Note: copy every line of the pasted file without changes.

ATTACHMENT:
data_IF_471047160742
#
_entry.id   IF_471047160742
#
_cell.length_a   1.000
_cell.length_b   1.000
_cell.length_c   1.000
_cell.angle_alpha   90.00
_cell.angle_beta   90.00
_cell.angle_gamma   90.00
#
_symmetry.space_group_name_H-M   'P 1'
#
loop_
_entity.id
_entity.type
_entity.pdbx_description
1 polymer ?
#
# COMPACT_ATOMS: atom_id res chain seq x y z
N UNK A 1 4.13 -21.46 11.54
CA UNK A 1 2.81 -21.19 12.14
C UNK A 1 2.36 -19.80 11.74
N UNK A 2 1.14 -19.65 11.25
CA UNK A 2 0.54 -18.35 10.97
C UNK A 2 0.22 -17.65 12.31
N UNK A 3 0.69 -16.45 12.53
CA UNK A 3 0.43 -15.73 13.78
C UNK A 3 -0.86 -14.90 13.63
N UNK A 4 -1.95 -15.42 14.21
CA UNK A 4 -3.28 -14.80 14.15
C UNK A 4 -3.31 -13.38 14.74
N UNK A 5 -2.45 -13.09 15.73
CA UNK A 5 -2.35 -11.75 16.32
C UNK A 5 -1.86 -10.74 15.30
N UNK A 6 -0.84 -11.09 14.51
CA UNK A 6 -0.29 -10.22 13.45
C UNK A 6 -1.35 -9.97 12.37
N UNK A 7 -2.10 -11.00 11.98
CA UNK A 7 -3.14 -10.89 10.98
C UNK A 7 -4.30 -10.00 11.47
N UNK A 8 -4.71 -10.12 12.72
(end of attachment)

data_IF_471047160742
#
_entry.id   IF_471047160742
#
_cell.length_a   1.000
_cell.length_b   1.000
_cell.length_c   1.000
_cell.angle_alpha   90.00
_cell.angle_beta   90.00
_cell.angle_gamma   90.00
#
_symmetry.space_group_name_H-M   'P 1'
#
loop_
_entity.id
_entity.type
_entity.pdbx_description
1 polymer ?
#
# COMPACT_ATOMS: atom_id res chain seq x y z
N UNK A 1 4.13 -21.46 11.54
CA UNK A 1 2.81 -21.19 12.14
C UNK A 1 2.36 -19.80 11.74
N UNK A 2 1.14 -19.65 11.25
CA UNK A 2 0.54 -18.35 10.97
C UNK A 2 0.22 -17.65 12.31
N UNK A 3 0.69 -16.45 12.53
CA UNK A 3 0.43 -15.73 13.78
C UNK A 3 -0.86 -14.90 13.63
N UNK A 4 -1.95 -15.42 14.21
CA UNK A 4 -3.28 -14.80 14.15
C UNK A 4 -3.31 -13.38 14.74
N UNK A 5 -2.45 -13.09 15.73
CA UNK A 5 -2.35 -11.75 16.32
C UNK A 5 -1.86 -10.74 15.30
N UNK A 6 -0.84 -11.09 14.51
CA UNK A 6 -0.29 -10.22 13.45
C UNK A 6 -1.35 -9.97 12.37
N UNK A 7 -2.10 -11.00 11.98
CA UNK A 7 -3.14 -10.89 10.98
C UNK A 7 -4.30 -10.00 11.47
N UNK A 8 -4.71 -10.12 12.72